architects wiebke and Steven Theodore stand
on the second-story porch, looking out toward the
ocean. Solar collectors on the porch and roof
above are not visible, as they would be on pitched
roofs. Remnants of the last ice age (see Icon, Page
52) dictated the house’s siting. As Steven
Theodore says of his client, Margaret Caglayan,
she “is a rock hugger.”
boulders form a natural patio overlooking
tranquil Lily Pond. Built with Oregon cedar, the
house blends into the land. There is hardly a break
as the living room flows out to the platform deck.
Before the old cottage was razed, greenGoat
Deconstruction in Lawrence, Massachusetts,
salvaged paneling, flooring, joists, doors, windows,
walls, and the slate patio, with some of the materials
recycled into the new house.
that was finished in an auto body shop. Many of the materials, such as
pine paneling and maple flooring, were recycled from the demolished
summer cottage to find new life as cabinets.
Solar panels generate 10,000 kilowatt-hours annually, and the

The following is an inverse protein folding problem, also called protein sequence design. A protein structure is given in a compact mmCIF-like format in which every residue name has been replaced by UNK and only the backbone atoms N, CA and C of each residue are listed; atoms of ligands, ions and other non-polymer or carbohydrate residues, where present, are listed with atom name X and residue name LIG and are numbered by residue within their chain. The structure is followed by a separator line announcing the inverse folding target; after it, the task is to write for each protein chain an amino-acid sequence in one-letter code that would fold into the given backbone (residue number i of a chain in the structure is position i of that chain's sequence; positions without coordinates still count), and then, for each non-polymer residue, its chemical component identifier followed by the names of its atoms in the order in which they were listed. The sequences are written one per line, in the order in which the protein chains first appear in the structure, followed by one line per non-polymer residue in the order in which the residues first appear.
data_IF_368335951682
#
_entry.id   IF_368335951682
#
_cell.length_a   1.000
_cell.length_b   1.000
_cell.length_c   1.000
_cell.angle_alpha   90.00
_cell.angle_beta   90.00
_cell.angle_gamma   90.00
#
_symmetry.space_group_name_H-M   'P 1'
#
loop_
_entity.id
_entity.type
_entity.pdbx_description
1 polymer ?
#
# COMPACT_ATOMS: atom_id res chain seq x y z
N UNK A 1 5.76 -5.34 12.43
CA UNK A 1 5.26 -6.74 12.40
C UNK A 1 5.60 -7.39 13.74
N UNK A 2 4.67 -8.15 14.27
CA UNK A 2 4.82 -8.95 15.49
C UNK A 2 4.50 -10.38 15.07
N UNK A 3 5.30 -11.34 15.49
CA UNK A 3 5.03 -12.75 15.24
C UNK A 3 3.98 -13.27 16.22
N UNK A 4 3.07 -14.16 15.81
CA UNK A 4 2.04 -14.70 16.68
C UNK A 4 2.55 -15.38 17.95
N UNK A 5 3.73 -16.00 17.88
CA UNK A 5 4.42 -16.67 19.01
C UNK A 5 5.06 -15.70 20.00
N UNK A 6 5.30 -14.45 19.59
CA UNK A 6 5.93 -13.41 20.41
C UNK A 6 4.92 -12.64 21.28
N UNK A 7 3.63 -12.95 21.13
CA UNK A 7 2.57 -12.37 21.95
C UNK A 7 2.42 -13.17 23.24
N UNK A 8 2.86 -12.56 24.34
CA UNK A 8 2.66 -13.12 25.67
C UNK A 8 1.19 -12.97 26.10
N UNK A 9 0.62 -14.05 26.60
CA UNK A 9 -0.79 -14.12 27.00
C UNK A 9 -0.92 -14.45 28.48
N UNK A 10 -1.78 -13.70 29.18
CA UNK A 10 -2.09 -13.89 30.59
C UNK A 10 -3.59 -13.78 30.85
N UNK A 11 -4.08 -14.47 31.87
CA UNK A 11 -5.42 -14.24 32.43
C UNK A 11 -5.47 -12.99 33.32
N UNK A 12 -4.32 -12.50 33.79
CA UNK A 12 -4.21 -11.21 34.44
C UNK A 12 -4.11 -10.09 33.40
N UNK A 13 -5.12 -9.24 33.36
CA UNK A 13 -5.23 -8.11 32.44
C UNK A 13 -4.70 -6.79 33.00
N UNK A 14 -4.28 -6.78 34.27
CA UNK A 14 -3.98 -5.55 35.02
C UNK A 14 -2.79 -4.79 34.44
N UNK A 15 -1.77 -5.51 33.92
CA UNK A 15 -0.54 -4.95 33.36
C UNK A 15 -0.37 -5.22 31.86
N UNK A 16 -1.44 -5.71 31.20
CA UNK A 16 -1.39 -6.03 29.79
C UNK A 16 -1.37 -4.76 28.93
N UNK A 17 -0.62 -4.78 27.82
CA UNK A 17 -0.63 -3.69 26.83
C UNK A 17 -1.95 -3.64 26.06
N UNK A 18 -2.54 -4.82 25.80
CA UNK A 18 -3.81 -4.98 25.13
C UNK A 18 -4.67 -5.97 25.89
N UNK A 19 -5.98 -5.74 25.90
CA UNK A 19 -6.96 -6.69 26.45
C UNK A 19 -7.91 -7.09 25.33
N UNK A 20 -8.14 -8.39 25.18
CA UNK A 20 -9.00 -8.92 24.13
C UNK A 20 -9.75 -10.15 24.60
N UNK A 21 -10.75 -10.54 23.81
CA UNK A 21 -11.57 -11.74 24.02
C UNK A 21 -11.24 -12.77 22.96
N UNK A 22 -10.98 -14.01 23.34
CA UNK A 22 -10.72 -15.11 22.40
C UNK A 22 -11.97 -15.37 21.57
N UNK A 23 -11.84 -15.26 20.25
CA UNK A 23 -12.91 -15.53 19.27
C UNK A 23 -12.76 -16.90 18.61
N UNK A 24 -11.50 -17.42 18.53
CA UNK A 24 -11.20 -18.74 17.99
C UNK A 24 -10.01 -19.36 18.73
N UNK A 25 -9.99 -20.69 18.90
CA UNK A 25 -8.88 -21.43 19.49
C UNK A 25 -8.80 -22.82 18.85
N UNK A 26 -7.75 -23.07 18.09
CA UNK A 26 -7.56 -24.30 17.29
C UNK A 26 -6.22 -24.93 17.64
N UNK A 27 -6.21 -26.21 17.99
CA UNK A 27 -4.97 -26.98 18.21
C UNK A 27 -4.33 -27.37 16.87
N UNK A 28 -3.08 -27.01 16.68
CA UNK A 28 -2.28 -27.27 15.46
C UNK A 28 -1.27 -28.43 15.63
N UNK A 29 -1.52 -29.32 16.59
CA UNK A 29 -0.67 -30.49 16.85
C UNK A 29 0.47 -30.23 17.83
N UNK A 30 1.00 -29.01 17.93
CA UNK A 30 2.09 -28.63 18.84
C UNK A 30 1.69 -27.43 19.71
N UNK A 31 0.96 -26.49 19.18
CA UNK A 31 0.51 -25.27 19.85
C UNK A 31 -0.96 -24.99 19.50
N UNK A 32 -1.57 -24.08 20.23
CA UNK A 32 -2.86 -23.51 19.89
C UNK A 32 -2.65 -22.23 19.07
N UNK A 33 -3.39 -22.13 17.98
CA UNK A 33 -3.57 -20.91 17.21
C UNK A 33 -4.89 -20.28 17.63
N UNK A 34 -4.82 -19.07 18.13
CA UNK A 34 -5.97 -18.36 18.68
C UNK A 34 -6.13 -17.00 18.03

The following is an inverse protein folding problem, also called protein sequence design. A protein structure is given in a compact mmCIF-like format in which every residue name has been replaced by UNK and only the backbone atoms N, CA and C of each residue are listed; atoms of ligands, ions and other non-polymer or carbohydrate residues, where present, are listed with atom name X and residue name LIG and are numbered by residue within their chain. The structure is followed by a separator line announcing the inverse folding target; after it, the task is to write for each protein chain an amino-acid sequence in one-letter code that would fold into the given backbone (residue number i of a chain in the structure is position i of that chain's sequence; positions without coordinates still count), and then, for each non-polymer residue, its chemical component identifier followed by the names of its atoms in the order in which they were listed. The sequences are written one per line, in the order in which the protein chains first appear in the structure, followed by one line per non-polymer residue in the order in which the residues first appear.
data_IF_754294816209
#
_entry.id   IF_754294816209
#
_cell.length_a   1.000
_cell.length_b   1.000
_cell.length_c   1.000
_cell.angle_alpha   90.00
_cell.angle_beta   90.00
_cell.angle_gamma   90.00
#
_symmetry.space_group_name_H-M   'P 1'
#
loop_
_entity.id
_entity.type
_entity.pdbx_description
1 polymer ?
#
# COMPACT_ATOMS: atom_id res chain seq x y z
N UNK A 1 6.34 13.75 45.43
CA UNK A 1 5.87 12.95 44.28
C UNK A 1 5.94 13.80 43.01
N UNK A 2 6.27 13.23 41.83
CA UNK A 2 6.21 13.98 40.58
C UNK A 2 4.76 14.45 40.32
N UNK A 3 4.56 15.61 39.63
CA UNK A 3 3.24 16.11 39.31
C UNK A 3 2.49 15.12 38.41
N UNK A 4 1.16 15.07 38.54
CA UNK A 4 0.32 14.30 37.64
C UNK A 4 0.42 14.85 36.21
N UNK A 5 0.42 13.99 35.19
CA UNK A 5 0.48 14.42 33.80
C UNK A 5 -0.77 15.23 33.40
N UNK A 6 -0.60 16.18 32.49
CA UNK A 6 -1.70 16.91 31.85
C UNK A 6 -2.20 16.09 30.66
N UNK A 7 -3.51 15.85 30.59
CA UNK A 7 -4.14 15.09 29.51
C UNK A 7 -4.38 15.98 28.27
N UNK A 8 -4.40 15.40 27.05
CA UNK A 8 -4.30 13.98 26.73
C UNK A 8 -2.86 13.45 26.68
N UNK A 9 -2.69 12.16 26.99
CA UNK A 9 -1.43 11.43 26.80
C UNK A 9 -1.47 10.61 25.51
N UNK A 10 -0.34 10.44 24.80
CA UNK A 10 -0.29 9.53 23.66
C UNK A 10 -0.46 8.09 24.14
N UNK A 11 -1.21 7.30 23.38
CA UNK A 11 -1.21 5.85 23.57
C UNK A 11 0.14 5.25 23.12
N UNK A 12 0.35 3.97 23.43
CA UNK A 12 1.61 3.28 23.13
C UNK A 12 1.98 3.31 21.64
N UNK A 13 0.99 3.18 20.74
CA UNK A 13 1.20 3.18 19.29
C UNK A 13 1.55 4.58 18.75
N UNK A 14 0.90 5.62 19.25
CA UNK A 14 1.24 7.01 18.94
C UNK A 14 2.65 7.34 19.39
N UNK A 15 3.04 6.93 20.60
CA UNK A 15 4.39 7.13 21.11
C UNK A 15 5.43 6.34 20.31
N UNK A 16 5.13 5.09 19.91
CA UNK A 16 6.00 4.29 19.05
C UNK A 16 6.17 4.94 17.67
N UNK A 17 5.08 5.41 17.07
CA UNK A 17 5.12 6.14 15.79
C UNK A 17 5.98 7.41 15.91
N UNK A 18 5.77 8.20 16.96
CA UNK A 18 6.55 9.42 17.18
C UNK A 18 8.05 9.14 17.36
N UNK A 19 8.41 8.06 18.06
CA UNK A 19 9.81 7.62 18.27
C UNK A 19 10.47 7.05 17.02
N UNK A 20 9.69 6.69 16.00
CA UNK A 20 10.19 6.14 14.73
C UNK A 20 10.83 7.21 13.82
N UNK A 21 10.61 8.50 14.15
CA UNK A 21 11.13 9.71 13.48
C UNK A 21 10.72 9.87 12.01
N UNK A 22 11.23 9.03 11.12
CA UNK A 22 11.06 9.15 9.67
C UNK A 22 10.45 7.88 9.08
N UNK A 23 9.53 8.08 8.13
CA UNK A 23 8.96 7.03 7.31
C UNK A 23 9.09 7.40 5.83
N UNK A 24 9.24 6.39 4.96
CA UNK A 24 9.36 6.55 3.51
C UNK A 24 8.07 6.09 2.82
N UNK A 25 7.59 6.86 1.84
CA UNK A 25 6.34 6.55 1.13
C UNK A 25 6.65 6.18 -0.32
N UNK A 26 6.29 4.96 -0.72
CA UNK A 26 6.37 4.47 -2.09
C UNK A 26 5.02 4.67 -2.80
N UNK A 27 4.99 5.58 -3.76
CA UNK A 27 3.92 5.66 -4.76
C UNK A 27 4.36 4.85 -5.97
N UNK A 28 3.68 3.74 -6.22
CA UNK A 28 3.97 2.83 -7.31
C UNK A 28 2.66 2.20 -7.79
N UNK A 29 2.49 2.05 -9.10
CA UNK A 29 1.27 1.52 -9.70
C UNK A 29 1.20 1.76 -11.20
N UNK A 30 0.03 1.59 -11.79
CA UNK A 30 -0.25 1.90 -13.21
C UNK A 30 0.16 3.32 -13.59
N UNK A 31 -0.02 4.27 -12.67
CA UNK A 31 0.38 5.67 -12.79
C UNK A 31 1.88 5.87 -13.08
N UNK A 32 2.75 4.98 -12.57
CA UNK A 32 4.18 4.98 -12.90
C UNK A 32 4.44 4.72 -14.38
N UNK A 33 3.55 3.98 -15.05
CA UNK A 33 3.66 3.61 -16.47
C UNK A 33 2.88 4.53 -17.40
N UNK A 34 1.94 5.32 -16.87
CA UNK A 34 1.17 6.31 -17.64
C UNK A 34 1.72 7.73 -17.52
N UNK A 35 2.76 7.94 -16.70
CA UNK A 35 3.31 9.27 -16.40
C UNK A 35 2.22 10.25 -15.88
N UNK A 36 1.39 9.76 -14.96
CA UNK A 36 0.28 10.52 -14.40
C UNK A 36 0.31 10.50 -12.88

house is so well insulated that the Caglayans like to open windows in
March. Triple-glazed windows, along with a tight building envelope,
keep out wind and moisture. Still, Lily Pond House “is not just about
the engineering,” says Steven Theodore. The ultimate goal was a house
that is thoroughly functional and supremely elegant.
Upon seeing the house, H. Paul Wood, a California
architect now living in Paris, said, “In this day and age
of showmanship architecture, it is rare to come across
a project with such a clear message, with such unifor-
mity of design, and with such a masterful siting solution.” Or as land-
scape architect Richardson declares, the Theodores are “staying true
to Modernism while not losing touch with Maine’s heritage.”
this east-west elevation reveals the split-level nature of the
design, which allowed the architects to squeeze more space
onto a small footprint. The entrance and mudroom are to the
left, the basement is down half a level, the kitchen and living
area are up half a level, and the spine-like central hallway
continues up to the guest bedrooms and a study.